Vienna’s Upsizing Issue

Connor Foote, Editor-in-Chief

The best way to describe it would be cavernous. The house, like so many others of its kind in this area, is massively oversized and overbearing, the two lots it takes up straining under the semi-modern-style mansion’s weight. It is by far the most despised house on my street. The monstrosity has been in perpetual building for longer than a year, the ladder-adorned white vans and small CAT bulldozer assimilated into the other cars parked by residents. While researching for this article, I looked inside of the house to explore and estimate if it would be finished before I ship off to college. The answer I received was a resounding “NO.”

While the exterior is largely finished, it’s emptier than Shroedinger’s box inside. Aside from a few kitchen cabinets and very rough markups for where its furnishings will go, the house is largely shell. As of recent, these colossuses seem to be the trend.

50 years ago, Vienna was a quaint little town on the outskirts of the large DC suburbs. Populated with one-story homes, the tree-lined streets and picturesque lawns made for warm and loving neighborhoods. Cut to today, and many, if not most, of those old houses are gone. They are dead and buried, their freshly-sodded plots ripe to be dug up again for heated pools. Mannix Carew (’26) has seen this trend firsthand living across from one of these mansions.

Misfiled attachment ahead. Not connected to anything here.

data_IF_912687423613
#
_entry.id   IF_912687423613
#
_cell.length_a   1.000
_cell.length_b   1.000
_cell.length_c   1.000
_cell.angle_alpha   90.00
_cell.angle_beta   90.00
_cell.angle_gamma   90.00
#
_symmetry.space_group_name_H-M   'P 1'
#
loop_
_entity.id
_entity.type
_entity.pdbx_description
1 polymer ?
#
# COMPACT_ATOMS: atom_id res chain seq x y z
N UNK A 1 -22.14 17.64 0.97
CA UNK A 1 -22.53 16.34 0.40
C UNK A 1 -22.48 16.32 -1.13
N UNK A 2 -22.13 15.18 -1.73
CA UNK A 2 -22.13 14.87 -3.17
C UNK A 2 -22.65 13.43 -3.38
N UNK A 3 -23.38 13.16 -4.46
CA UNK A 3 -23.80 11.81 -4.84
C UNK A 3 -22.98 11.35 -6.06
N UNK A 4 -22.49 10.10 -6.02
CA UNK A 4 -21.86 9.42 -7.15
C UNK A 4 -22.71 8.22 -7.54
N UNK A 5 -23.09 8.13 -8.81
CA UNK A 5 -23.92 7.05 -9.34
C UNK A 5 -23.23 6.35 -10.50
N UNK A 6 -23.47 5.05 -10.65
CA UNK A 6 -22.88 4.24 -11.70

“My first reaction was surprise that they were suddenly tearing down these lots that have been there as long as I’ve lived in Vienna,” Carew said. “My second reaction was ‘wow, that’s massive.’”

Americans are obsessed with “keeping up with the Joneses,” adding on bit by bit in a never-ending effort to one-up their peers. Next-door neighbors put in a hedge? Let’s terrace the garden! While trying to improve, we often lose sight of the real worth in our actions. At risk of sounding nostalgic for days I never lived in, products used to be designed for use at length, not for scheduled obsolescence. Instead of full services, the marketplace is now saturated with more things containing less value. If it ain’t broke, don’t fix it, and Vienna has a problem with breaking things just to fix them up again.

Is it now sinful to be content? Can we not be satisfied with what we have when what we have is enough, instead of pushing for more and more? Two homes used to sit down the street, lovingly tenanted. No one lives there now, and I can only hope that the monolith’s future residents recognize that their house is built on a burial ground.